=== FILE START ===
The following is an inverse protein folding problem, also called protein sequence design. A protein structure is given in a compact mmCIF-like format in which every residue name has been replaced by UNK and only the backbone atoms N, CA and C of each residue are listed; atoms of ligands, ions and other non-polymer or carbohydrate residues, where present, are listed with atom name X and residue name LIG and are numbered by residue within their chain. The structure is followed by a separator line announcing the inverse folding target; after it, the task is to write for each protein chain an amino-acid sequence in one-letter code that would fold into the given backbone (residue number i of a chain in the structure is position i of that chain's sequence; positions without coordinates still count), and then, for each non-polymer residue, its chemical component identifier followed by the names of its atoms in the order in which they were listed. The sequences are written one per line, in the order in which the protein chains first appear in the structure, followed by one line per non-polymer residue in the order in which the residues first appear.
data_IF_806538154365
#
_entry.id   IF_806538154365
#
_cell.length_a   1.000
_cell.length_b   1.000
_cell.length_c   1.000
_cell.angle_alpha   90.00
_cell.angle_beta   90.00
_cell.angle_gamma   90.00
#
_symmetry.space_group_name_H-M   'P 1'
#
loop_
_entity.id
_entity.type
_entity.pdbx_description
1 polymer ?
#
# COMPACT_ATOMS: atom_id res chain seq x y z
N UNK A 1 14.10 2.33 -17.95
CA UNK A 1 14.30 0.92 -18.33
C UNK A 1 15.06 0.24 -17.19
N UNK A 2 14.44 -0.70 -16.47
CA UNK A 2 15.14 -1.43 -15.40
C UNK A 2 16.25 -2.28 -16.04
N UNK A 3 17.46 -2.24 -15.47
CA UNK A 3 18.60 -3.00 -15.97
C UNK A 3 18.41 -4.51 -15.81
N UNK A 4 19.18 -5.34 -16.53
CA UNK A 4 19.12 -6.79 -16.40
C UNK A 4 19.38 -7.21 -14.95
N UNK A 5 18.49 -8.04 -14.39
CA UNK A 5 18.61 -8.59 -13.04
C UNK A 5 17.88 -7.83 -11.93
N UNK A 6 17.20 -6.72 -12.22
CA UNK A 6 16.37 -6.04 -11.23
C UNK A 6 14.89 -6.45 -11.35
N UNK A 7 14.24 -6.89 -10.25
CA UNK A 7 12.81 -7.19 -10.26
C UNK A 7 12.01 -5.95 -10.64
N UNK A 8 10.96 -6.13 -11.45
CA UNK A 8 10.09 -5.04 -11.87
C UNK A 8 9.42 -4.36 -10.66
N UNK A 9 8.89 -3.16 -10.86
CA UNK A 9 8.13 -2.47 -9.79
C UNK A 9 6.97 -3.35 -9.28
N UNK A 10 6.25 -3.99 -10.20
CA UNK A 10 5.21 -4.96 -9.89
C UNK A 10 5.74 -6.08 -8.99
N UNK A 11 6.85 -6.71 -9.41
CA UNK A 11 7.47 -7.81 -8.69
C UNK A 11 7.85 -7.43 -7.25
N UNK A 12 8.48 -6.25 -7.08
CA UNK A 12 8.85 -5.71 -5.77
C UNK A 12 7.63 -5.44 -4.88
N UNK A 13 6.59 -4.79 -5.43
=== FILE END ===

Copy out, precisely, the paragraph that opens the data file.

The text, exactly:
The following is an inverse protein folding problem, also called protein sequence design. A protein structure is given in a compact mmCIF-like format in which every residue name has been replaced by UNK and only the backbone atoms N, CA and C of each residue are listed; atoms of ligands, ions and other non-polymer or carbohydrate residues, where present, are listed with atom name X and residue name LIG and are numbered by residue within their chain. The structure is followed by a separator line announcing the inverse folding target; after it, the task is to write for each protein chain an amino-acid sequence in one-letter code that would fold into the given backbone (residue number i of a chain in the structure is position i of that chain's sequence; positions without coordinates still count), and then, for each non-polymer residue, its chemical component identifier followed by the names of its atoms in the order in which they were listed. The sequences are written one per line, in the order in which the protein chains first appear in the structure, followed by one line per non-polymer residue in the order in which the residues first appear.